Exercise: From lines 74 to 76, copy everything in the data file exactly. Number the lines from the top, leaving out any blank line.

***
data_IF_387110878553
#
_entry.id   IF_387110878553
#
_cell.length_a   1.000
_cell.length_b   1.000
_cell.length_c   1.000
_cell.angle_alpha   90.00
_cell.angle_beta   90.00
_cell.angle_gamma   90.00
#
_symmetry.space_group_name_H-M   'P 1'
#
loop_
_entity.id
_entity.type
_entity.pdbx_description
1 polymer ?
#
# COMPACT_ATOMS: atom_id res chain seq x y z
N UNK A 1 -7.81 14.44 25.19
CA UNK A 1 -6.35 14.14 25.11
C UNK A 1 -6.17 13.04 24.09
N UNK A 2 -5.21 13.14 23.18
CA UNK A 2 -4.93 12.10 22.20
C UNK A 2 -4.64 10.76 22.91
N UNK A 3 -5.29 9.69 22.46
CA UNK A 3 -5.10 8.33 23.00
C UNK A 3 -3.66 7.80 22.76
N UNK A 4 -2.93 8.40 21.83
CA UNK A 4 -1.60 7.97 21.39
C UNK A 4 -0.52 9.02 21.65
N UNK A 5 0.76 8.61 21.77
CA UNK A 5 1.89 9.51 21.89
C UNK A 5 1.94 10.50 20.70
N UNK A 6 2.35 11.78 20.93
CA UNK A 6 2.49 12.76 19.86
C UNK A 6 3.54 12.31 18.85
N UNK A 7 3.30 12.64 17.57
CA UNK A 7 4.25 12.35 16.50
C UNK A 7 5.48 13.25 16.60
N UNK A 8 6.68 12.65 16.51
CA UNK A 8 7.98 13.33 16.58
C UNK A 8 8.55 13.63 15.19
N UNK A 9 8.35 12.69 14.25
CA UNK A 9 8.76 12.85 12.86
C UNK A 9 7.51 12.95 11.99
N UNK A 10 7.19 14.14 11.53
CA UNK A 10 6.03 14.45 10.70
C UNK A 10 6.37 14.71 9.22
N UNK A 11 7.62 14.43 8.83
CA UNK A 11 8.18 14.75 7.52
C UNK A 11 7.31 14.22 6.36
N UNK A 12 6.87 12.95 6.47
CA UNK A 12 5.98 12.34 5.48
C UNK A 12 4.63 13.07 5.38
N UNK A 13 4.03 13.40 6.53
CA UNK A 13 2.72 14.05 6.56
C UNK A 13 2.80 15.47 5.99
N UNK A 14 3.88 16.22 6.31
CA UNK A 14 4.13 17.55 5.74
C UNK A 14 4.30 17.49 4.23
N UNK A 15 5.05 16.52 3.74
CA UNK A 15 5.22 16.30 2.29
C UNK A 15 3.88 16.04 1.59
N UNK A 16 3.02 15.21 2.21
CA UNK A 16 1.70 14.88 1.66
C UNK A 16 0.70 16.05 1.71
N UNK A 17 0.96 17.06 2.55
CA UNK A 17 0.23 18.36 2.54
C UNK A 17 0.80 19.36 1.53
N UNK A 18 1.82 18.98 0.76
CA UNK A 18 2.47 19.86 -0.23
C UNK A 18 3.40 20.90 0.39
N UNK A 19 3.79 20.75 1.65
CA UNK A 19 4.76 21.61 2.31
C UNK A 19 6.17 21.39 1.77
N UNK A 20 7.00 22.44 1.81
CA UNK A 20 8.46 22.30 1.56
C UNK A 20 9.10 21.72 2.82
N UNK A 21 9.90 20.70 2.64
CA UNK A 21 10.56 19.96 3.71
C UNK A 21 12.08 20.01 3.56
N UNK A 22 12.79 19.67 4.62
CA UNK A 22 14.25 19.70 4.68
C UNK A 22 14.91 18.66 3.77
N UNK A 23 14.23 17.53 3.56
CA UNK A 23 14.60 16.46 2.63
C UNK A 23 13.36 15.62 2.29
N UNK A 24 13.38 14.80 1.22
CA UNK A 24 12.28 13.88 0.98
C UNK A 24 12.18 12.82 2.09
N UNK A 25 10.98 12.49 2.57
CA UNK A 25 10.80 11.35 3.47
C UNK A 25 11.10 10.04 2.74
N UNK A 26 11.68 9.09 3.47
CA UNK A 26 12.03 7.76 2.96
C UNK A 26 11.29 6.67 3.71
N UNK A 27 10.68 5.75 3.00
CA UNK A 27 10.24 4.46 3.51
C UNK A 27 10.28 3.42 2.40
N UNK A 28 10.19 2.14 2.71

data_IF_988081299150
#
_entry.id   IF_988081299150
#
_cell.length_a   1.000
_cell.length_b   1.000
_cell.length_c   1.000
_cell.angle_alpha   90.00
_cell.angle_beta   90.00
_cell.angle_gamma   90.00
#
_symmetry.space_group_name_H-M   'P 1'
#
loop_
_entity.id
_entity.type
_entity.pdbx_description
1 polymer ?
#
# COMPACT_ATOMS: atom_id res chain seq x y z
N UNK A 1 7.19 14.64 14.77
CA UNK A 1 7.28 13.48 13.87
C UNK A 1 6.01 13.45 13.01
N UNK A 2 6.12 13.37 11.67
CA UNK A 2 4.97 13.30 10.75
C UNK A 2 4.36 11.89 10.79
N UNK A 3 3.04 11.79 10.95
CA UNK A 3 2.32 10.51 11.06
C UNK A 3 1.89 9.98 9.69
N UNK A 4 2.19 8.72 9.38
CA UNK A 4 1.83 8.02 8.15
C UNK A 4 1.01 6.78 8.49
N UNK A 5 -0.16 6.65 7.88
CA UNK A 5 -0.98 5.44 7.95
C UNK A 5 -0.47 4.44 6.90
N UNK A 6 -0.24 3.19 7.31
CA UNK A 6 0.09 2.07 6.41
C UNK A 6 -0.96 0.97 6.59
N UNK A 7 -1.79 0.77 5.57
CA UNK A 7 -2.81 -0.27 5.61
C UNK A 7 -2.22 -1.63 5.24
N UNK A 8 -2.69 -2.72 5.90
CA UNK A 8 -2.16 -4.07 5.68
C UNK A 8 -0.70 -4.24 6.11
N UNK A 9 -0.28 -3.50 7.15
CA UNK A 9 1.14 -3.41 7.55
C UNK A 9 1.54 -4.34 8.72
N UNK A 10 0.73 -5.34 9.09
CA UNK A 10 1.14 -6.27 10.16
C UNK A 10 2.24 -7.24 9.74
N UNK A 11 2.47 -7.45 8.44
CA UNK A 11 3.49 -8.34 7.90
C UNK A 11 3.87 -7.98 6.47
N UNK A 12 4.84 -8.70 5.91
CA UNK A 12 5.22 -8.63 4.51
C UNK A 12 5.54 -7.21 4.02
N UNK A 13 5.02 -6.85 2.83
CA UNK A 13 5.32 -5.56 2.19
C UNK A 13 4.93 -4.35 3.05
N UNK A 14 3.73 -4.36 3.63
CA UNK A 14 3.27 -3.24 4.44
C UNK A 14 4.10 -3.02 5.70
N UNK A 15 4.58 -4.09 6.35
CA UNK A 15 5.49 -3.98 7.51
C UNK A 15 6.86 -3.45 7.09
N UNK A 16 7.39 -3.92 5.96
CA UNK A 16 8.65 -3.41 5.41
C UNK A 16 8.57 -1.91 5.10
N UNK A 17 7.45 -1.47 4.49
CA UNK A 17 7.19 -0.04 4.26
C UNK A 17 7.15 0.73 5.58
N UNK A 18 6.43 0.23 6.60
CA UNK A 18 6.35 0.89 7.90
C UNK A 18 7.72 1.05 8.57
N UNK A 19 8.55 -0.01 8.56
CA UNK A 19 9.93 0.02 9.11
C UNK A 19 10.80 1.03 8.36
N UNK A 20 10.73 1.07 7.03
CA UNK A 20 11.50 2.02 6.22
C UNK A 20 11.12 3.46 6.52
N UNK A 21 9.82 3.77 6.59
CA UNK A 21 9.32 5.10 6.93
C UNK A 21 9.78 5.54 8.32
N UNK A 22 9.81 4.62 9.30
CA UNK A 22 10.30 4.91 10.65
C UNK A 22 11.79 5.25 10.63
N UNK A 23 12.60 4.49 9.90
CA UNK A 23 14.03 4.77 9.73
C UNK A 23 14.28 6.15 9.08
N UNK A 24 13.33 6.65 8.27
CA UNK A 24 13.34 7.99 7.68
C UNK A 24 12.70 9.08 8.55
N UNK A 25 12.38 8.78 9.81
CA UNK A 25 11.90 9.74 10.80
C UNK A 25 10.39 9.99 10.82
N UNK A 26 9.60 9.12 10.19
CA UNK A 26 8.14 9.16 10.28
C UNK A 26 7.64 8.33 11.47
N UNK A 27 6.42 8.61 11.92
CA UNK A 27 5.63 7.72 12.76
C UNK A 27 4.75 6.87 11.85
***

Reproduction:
C UNK A 18 3.40 20.90 0.39
N UNK A 19 3.79 20.75 1.65
CA UNK A 19 4.76 21.61 2.31